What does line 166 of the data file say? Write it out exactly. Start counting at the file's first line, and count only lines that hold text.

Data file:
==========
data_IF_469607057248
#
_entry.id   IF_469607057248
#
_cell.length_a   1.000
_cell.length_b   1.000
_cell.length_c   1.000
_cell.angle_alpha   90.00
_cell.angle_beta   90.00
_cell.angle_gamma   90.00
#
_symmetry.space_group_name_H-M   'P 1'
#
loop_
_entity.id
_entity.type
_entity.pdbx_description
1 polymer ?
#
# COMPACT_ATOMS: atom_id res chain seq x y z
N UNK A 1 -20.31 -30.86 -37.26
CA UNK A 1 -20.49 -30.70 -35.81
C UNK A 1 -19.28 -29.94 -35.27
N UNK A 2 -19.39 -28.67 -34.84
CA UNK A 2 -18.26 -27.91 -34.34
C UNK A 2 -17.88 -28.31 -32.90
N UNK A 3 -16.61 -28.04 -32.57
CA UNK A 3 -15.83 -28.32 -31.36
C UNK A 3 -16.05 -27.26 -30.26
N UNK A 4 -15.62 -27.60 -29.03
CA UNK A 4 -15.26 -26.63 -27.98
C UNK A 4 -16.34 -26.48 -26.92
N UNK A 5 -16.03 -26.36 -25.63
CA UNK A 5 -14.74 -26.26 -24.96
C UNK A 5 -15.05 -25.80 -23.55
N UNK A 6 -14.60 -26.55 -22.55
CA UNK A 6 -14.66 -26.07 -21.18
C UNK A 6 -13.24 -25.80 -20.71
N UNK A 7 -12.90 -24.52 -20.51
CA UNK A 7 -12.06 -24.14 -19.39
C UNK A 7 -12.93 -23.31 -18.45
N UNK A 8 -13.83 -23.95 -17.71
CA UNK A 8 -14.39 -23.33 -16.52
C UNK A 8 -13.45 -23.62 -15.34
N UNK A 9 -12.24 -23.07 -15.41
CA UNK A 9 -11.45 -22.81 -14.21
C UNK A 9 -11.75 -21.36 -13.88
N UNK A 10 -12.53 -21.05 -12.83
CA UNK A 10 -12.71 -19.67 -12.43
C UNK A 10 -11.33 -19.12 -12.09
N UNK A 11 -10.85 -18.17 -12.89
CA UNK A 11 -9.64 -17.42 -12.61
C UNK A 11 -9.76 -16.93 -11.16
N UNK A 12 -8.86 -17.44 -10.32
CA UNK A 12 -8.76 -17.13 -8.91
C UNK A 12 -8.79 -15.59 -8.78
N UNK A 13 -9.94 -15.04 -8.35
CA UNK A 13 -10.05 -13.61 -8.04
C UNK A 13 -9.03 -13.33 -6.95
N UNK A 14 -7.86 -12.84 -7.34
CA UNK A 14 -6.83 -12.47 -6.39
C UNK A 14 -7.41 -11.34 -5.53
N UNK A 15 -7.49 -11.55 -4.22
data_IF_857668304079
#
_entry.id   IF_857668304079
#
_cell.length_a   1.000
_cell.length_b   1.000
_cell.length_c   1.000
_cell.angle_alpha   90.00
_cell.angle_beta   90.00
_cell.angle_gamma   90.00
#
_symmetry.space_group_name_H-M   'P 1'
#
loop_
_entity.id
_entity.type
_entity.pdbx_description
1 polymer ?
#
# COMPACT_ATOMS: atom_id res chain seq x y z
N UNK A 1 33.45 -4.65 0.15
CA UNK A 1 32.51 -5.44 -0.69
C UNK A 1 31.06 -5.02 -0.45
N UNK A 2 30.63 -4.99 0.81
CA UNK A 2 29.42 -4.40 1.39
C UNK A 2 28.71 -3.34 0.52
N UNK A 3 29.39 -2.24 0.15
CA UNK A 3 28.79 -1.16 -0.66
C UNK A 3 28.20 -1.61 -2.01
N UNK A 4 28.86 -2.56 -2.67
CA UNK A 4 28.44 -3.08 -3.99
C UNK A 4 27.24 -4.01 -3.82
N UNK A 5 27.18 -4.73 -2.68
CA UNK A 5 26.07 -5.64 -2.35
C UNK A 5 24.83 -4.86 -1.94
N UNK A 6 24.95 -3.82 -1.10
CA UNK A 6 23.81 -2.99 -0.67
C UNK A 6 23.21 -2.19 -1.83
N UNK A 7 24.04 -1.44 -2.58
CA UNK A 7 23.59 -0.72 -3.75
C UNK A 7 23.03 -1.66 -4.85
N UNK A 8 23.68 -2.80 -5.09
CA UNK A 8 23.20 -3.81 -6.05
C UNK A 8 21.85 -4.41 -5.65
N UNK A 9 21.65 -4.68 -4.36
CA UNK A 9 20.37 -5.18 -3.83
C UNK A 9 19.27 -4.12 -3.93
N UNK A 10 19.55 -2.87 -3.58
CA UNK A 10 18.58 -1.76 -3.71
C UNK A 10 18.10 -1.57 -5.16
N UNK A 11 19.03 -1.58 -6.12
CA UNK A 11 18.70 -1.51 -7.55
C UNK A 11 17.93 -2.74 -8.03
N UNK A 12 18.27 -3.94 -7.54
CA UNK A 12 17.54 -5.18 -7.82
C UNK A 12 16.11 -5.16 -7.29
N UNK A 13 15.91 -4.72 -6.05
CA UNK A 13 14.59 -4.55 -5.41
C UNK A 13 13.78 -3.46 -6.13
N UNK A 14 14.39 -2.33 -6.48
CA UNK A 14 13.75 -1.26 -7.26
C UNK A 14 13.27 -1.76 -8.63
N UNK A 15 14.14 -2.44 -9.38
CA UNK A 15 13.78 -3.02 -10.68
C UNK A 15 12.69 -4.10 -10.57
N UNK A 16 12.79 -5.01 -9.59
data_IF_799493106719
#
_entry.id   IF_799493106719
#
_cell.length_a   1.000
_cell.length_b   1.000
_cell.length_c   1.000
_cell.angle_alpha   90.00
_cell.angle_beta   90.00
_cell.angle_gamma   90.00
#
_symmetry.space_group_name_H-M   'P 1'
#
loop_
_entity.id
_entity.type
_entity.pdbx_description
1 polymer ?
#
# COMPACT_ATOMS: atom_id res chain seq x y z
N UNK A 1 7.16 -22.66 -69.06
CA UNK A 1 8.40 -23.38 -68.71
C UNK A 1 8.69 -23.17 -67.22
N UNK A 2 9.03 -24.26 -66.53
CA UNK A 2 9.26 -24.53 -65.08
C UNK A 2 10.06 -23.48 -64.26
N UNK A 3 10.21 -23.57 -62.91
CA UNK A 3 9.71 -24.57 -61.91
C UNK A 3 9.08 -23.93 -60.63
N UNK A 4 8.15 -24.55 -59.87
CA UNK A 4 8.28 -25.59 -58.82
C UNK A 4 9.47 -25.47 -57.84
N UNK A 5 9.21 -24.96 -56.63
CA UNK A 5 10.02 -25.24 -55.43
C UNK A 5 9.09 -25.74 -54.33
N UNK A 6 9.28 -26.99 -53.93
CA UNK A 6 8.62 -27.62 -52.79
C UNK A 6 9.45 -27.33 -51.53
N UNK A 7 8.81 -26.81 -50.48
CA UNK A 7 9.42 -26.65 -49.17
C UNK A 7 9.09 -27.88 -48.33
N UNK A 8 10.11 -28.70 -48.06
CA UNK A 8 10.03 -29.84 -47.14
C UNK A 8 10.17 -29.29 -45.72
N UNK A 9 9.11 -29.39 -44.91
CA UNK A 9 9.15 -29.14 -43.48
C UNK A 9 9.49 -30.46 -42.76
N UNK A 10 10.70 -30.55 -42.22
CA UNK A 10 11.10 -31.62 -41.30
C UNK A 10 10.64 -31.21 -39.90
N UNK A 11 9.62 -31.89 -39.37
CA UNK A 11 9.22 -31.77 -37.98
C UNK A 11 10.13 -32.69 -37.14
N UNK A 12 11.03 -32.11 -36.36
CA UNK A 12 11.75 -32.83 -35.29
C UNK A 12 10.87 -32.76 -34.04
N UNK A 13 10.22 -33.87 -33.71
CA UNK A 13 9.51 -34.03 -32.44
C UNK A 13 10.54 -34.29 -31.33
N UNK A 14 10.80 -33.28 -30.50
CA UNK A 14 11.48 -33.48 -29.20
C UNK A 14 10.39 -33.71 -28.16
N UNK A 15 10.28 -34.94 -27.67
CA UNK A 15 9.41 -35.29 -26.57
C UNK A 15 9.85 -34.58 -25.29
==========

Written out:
CA UNK A 6 8.62 -27.62 -52.79